We vowed to give it to the first woman we saw outside. My four kids and I listened to rock music as we drove around for a while.
"I hope we'll see someone soon," my daughter--The Scribe said, so excited to give the flowers away. I thought of what a prankster she can be, yet what a sweetheart. She's the same kid who put fake cat poop on her teacher's chair, but the same girl who held our Labrador forever after the vet put her to sleep.
As we searched for the right person to give the flower to, the Hippie, my second oldest, prayed despite the fact that I never bring her to church. Some things must come naturally.
Maybe her prayer worked, because right after that, The Scribe spotted a woman checking a metal business mailbox. "That's her! She's The One!"
The "mailbox checker" may have laughed at that statement; it sure cracked the Hell outta me. I'd like being called "The One."
"She looks so sad, checking all those letters," the Hippie said, drawing me from my thoughts.
"Bet those letters are bills," The Scribe said.
I pulled up to the curb and stopped the car. "I'll be right back, kids. Stay put. Just watch through the windows."
I ran up to the woman, because being stealthy isn't one of my gifts. As I ran closer, the woman looked a bit shaken. Note to self: if I'm gonna keep doing these random acts of kindness, I need to work on my approach.
So many thoughts went through my mind. Was she a nurse? She wore scrubs. Was she really worried about a scrawny, white girl hurting her? And lastly, why did she look so damn terrified AND sad?
"These are for you!" I sputtered, holding the flowers toward her. Then I had to bend over and catch my breath. I started laughing really hard because the whole thing seemed hopelessly ridiculous. It was freezing and my breath drifted out in these huge wafts. The woman's eyebrows knitted in confusion. "Sorry." I smiled, standing up straight. "My kids and I are trying to do a random acts of kindness once a week. I know it sounds crazy. I got these special. . . . These flowers are for you."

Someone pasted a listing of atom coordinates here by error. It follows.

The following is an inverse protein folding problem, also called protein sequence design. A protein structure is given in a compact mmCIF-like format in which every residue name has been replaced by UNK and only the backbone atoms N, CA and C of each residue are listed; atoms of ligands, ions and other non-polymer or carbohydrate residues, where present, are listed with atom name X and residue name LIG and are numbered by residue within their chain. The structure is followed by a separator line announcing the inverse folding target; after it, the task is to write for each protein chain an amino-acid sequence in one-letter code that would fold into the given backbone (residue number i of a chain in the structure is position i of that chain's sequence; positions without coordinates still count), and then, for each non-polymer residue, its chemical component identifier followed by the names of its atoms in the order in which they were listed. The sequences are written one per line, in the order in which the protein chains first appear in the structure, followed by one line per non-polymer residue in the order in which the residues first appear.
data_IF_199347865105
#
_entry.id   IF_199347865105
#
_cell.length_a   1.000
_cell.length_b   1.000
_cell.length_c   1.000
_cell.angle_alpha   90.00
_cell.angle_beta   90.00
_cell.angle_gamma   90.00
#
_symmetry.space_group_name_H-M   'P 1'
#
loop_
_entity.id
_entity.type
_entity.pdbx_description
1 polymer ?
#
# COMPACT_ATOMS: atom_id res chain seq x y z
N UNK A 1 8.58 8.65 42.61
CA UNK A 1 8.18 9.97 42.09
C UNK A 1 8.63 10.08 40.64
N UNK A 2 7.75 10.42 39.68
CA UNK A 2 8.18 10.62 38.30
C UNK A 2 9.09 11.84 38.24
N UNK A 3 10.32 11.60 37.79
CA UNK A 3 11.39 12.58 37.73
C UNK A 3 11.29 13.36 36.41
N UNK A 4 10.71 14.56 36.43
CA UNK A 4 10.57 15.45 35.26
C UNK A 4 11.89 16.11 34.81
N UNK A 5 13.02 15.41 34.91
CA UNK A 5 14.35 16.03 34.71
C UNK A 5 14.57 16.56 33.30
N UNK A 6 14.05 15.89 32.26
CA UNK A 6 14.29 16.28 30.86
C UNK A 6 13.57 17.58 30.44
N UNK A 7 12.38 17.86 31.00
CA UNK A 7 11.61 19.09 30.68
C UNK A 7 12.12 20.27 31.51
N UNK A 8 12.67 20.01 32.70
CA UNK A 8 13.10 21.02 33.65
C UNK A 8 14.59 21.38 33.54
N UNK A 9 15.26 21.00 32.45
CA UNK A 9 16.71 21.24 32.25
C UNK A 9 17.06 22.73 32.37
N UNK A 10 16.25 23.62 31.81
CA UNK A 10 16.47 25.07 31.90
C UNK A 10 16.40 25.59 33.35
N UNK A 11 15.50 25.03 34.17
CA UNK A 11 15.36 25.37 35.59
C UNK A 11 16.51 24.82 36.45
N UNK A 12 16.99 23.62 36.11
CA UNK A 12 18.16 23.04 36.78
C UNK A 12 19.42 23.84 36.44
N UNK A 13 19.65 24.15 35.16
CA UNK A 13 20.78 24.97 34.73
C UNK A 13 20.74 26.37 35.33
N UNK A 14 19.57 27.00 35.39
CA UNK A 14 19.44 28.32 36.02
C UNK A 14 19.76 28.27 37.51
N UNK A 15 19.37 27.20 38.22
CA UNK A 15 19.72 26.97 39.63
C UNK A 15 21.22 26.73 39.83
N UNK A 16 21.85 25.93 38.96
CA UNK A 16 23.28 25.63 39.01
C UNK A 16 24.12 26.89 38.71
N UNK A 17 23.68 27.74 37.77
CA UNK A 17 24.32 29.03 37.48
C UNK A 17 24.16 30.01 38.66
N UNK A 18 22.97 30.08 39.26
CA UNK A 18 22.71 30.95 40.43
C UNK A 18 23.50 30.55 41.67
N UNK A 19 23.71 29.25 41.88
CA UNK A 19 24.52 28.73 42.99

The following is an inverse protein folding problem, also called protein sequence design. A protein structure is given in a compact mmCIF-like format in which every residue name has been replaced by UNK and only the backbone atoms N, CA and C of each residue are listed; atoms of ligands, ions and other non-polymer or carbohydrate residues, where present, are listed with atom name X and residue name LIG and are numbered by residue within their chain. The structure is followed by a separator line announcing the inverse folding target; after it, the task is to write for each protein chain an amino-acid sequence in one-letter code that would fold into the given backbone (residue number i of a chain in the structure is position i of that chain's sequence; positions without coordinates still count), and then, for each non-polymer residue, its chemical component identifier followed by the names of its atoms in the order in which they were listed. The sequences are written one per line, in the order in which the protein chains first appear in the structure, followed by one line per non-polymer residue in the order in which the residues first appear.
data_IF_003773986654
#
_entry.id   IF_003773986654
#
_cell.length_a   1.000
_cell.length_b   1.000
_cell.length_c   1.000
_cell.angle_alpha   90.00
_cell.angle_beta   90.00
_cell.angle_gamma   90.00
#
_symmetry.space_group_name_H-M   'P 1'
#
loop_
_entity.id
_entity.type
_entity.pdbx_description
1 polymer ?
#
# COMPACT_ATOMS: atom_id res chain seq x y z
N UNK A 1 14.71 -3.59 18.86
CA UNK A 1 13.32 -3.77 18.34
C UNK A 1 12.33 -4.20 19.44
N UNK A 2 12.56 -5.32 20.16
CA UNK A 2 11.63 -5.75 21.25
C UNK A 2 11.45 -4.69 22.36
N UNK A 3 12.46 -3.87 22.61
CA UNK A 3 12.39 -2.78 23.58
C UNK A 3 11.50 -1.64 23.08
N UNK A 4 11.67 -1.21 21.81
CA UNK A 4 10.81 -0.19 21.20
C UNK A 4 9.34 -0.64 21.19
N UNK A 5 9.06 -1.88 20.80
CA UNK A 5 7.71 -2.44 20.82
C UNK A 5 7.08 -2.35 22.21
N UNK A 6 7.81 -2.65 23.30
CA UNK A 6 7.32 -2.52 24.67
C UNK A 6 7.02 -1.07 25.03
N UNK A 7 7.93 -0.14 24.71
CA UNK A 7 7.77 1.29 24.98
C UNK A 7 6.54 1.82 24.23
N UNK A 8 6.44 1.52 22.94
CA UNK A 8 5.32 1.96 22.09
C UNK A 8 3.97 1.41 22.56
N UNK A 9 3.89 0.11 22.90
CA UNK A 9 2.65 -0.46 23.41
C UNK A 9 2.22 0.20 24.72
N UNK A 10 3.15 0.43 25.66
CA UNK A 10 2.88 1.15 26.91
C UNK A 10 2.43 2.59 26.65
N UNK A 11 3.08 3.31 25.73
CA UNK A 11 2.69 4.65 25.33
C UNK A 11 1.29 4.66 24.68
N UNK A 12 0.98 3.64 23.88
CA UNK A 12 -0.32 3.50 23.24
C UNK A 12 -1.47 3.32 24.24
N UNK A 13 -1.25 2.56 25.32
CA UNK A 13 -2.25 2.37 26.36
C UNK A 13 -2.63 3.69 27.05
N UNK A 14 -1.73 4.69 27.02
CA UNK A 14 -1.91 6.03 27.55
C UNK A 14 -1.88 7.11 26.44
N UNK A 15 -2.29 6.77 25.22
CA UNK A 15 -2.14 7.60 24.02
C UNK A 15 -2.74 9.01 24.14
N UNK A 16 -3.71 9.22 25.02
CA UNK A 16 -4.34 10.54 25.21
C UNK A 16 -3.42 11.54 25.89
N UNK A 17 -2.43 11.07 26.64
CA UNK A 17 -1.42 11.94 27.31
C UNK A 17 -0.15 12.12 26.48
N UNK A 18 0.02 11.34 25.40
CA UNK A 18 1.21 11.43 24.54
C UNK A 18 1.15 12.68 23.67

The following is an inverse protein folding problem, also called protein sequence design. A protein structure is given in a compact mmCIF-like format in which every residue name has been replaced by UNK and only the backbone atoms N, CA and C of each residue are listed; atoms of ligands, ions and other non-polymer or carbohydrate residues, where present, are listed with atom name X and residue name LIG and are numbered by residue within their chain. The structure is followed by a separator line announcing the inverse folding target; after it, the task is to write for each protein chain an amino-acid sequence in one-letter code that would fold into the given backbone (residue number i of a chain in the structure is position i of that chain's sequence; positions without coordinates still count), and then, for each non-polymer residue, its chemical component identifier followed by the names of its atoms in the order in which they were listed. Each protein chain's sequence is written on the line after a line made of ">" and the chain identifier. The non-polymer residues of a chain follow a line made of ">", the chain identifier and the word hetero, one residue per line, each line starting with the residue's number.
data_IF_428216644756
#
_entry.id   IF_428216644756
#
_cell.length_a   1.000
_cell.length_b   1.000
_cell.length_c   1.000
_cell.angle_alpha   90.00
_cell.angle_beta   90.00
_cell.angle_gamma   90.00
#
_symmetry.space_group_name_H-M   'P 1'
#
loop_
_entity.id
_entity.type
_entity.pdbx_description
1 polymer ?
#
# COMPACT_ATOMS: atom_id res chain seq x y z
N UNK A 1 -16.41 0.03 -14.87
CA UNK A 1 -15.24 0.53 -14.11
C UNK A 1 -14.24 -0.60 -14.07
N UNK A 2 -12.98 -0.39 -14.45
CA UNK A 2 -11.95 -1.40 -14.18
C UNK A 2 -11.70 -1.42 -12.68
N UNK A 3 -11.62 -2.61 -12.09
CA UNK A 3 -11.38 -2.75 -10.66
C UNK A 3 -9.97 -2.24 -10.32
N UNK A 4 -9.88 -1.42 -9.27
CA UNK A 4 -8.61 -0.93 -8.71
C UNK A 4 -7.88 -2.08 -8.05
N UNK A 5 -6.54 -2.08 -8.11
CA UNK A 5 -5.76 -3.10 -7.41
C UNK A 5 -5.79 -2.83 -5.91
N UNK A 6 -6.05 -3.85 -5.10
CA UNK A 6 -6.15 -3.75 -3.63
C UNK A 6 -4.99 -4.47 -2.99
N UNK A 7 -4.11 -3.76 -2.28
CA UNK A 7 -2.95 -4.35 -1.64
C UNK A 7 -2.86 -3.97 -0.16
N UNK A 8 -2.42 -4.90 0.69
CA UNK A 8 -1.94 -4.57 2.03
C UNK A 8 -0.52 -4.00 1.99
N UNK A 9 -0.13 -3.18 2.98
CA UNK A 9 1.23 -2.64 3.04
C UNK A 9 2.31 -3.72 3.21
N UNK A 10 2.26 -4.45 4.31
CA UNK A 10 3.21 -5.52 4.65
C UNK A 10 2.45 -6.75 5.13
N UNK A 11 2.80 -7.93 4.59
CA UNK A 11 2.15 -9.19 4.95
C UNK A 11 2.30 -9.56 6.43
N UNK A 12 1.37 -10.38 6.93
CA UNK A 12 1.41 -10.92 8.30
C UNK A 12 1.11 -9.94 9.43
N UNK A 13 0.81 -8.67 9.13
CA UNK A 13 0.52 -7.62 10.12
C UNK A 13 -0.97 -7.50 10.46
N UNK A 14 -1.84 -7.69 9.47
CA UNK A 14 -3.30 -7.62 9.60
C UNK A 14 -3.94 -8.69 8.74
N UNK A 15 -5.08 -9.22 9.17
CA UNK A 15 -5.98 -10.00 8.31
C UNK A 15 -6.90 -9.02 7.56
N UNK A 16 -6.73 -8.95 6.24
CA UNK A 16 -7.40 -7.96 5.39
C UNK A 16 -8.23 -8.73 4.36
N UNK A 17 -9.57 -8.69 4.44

I held them out to her again and after a moment her eyes sparkled. She hugged that bouquet so tenderly. "Really?"
"Yep. Well, see ya!"
I turned and sprinted back to the van.
"She's so happy," the kids squealed, watching the woman walk behind a gray-brick building. Even my youngest kid seemed excited.
The traffic was terrible and I swear we waited at the stop sign for longer than Methuselah lived.
Then as we turned, The Scribe pointed in astonishment. "She's a vet. Look! She's on the other side of the building. Holding those flowers."
The woman, still beaming, opened a vet hospital's door and walked inside. My heart stopped as I looked at the vet hospital. We'd been there before, years ago with our beautiful Labrador.
"And ya know. She kind of looks familiar," The Scribe said, confirming my thoughts.
I had to blink away the tears because in that moment I realized who the woman was; she's the same person who selflessly helped console The Scribe the day our Labrador passed away.